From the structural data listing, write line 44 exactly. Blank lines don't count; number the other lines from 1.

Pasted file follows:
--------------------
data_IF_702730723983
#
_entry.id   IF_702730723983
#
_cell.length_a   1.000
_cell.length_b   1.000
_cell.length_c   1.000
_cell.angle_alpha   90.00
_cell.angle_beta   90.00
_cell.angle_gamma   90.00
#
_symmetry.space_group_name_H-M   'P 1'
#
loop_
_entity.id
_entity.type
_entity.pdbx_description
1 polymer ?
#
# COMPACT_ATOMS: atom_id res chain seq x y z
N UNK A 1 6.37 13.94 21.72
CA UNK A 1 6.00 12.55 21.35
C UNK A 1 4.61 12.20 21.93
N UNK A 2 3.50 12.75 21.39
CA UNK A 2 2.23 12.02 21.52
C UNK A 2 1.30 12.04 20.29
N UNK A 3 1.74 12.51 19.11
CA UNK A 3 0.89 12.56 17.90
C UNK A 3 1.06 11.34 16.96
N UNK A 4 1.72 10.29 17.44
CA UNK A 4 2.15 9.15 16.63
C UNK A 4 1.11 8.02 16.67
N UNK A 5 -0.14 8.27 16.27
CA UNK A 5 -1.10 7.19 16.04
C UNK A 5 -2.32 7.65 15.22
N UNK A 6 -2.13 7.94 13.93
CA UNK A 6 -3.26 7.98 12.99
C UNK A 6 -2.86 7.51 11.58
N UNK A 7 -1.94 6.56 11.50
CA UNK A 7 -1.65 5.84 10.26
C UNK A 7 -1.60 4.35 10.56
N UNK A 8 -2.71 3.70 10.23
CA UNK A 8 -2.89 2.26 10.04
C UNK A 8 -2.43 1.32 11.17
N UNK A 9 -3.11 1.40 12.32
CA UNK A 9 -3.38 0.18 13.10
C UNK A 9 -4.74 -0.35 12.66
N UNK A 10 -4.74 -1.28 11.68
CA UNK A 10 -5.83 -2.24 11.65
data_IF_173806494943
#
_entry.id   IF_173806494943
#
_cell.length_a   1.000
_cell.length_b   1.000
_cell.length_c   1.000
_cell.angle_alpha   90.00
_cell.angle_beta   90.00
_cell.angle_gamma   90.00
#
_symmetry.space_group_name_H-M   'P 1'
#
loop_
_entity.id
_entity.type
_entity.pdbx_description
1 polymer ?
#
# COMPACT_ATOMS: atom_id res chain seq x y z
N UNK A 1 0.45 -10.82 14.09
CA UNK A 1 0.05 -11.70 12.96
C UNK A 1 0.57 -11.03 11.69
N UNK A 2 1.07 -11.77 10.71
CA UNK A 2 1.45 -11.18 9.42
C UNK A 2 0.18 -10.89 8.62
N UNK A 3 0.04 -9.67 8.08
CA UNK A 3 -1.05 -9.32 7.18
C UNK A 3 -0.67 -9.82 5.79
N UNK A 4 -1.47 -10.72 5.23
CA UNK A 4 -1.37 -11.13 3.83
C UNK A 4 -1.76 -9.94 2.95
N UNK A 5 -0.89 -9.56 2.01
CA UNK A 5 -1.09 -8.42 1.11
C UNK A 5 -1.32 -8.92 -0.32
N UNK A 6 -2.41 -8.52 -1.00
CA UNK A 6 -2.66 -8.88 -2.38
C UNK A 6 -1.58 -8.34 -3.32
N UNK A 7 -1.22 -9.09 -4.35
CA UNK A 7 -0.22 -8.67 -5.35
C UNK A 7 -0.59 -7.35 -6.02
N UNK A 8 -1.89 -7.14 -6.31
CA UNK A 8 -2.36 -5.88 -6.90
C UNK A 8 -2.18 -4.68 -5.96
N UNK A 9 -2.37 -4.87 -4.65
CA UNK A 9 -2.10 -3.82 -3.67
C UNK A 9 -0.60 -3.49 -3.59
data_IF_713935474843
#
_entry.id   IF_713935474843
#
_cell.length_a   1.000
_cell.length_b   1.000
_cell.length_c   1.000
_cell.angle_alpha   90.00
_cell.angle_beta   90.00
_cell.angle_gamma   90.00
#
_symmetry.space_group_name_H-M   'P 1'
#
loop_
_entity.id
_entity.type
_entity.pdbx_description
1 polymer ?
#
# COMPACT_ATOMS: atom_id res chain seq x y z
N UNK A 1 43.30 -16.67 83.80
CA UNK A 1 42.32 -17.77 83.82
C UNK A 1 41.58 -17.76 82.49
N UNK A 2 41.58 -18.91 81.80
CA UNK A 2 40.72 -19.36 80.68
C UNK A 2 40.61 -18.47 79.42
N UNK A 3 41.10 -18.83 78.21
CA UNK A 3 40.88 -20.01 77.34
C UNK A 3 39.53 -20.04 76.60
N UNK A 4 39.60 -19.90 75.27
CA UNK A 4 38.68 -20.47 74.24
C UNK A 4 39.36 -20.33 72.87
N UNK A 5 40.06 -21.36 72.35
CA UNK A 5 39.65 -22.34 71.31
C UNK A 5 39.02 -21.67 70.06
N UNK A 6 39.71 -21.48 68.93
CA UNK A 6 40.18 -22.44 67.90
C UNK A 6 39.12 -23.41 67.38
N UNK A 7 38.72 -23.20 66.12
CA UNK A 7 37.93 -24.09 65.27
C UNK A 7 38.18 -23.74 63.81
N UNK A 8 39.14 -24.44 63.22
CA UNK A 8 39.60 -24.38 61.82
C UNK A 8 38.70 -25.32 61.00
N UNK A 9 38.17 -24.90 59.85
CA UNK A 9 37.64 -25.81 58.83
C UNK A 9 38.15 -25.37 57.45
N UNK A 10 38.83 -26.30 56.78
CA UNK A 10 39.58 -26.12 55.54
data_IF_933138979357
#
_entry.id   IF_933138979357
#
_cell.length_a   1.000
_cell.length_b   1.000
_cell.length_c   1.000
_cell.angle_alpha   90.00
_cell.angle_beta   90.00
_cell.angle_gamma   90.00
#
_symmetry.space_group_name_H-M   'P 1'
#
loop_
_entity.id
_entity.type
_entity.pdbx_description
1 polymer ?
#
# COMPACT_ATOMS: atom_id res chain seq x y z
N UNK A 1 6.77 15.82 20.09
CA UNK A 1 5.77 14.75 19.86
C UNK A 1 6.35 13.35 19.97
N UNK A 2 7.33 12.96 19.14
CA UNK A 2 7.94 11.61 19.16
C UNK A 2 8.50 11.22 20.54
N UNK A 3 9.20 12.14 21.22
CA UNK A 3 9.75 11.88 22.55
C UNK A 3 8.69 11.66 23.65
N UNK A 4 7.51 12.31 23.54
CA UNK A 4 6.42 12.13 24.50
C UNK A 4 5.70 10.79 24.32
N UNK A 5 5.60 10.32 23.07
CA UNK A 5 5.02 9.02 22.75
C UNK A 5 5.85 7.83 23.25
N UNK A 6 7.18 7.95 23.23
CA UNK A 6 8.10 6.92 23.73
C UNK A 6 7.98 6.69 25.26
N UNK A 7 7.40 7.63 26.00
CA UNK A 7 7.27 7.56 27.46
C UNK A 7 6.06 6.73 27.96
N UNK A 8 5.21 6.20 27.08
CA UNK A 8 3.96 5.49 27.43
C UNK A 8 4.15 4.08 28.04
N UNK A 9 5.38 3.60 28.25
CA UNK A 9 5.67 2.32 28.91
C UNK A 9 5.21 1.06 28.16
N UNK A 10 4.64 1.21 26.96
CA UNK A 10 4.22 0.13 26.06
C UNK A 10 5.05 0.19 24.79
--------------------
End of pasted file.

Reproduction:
C UNK A 8 -2.43 1.32 11.17